What about the 'curvy' movement in the world of beauty?

Many curvy teens have found in beauty the perfect ally to look pretty. Contrary to what happens with fashion, which 'questions' them for not having a standardized size, 'beauty' products not only help them look pretty, but are also a tool to express themselves. What's more, red lipstick or black eyeliner are infallible when it comes to feeling sexy and powerful. But if cosmetics and makeup are decisive in raising their spirits, why don't their ads represent them either?

Think for a second about beauty spots. In them there are usually beautiful, slim women, with skin free of acne, blemishes, stretch marks or scars and, in addition, has an enviable tan; not to mention his smile, perfectly aligned and immaculate white. “One of the main reasons why advertising and marketing are criticized is that they are based on an aspirational, unattainable model. A certain type of silhouette is presented as desirable: thin, tall and stylized, which does not correspond, far from it, with the real figures of the people to whom it is addressed”, says Javier Garcés, psychologist and president of the Association of Psychological and Social Studies. The biggest problem is that, "by being based on an unattainable model, it creates a continuous dissatisfaction with one's own image, which turns many people into dissatisfied, but tireless, buyers of the products they sell," he adds.

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It is true that we all like that the media, social networks or web pages reflect an aspirational part, but from there to not even seeing hands with thick fingers in the official photos of any beauty brand there is an abyss . “Many of the eating disorders, so widespread especially among young women, have to do with continually receiving the message that the only chance to be attractive and succeed in your environment is to have a certain type of figure. And, what in most people creates a permanent dissatisfaction with their own appearance, in vulnerable people it can create a serious psychological disorder, ”says the expert. Moreover, from a psychological point of view, the inclusive part is more positive, since "it allows people to identify from a vision that is more adjusted to reality, and not from ideals that are difficult to achieve, which can generate dissatisfaction and frustration due to their distance in relation to one's own physique”, adds Pilar Conde, technical director of Clínicas Origen.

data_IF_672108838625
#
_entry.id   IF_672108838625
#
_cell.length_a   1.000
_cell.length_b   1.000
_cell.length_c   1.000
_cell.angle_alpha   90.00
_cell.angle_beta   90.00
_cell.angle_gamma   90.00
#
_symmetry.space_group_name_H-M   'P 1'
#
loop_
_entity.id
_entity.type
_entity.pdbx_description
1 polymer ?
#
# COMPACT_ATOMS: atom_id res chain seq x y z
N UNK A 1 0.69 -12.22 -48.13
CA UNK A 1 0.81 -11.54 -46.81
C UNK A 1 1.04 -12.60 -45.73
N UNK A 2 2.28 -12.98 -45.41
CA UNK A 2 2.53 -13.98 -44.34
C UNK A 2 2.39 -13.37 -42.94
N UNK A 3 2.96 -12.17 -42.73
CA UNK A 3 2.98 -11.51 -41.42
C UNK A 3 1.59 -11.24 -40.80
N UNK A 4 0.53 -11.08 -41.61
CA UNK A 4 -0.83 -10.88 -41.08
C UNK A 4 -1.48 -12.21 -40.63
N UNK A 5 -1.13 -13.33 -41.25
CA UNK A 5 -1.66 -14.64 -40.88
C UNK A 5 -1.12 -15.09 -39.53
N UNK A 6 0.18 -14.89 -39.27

What about the 'curvy' movement ' in the beauty world?

In 2004, the Dove brand revolutionized beauty canons with its advertising campaign 'For Real Beauty', which showed women whose physical appearance did not fit the usual beauty stereotypes. However, since then there have been few 'beauty' firms that have opted for plus-size models... Some (counted) examples are St. Tropez, with Ashley Graham as spokesperson, the American body care brand Megababe, which has women of all kinds for your photos, or Fenty Beauty, Rihanna's firm that is firmly committed to naturalness. But, although we think that 'curvy' models are not necessary in beauty advertisements, their presence is beneficial for plus-size girls. “It helps them feel identified with the canons that are exhibited and that reinforce them, thus improving their self-concept and self-esteem,” says Conde.

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Some cosmetic firms, on the other hand, could argue that showing fat women in their campaigns could send the wrong message in which obesity and an unhealthy lifestyle are encouraged, although the expert consulted does not think so : “A healthy body can be of different weights, the 'curvy' model is a healthy model. What opens is a greater range of sizes and types and shapes of the body within the healthy”. Garcés, for his part, affirms that the message that should be transmitted from the industry is: “The desire to be as attractive and healthy as possible is good. But the need to have a certain type or to win the approval of others is not. Just try to take care of yourself, have healthy habits, get the best out of yourself and enjoy feeling good in your own body every day.”

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